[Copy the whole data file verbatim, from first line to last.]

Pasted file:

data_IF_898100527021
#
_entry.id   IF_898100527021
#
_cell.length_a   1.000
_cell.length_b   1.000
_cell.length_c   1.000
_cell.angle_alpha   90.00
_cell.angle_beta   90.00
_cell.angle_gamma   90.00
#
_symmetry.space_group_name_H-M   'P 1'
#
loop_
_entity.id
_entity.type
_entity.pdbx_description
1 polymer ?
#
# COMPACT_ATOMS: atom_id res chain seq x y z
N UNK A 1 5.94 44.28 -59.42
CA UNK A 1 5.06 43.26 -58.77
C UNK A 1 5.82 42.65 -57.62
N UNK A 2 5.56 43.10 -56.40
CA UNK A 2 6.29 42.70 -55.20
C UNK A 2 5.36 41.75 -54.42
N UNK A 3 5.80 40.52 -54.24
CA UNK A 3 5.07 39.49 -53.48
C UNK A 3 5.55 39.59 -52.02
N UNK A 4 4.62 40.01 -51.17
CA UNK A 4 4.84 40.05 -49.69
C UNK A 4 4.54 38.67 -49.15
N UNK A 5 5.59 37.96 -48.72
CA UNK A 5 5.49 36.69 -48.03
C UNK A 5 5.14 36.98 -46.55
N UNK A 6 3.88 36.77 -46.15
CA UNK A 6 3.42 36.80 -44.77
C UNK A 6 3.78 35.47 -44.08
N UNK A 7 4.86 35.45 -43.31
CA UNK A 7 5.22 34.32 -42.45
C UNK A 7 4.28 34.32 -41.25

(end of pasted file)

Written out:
data_IF_898100527021
#
_entry.id   IF_898100527021
#
_cell.length_a   1.000
_cell.length_b   1.000
_cell.length_c   1.000
_cell.angle_alpha   90.00
_cell.angle_beta   90.00
_cell.angle_gamma   90.00
#
_symmetry.space_group_name_H-M   'P 1'
#
loop_
_entity.id
_entity.type
_entity.pdbx_description
1 polymer ?
#
# COMPACT_ATOMS: atom_id res chain seq x y z
N UNK A 1 5.94 44.28 -59.42
CA UNK A 1 5.06 43.26 -58.77
C UNK A 1 5.82 42.65 -57.62
N UNK A 2 5.56 43.10 -56.40
CA UNK A 2 6.29 42.70 -55.20
C UNK A 2 5.36 41.75 -54.42
N UNK A 3 5.80 40.52 -54.24
CA UNK A 3 5.07 39.49 -53.48
C UNK A 3 5.55 39.59 -52.02
N UNK A 4 4.62 40.01 -51.17
CA UNK A 4 4.84 40.05 -49.69
C UNK A 4 4.54 38.67 -49.15
N UNK A 5 5.59 37.96 -48.72
CA UNK A 5 5.49 36.69 -48.03
C UNK A 5 5.14 36.98 -46.55
N UNK A 6 3.88 36.77 -46.15
CA UNK A 6 3.42 36.80 -44.77
C UNK A 6 3.78 35.47 -44.08
N UNK A 7 4.86 35.45 -43.31
CA UNK A 7 5.22 34.32 -42.45
C UNK A 7 4.28 34.32 -41.25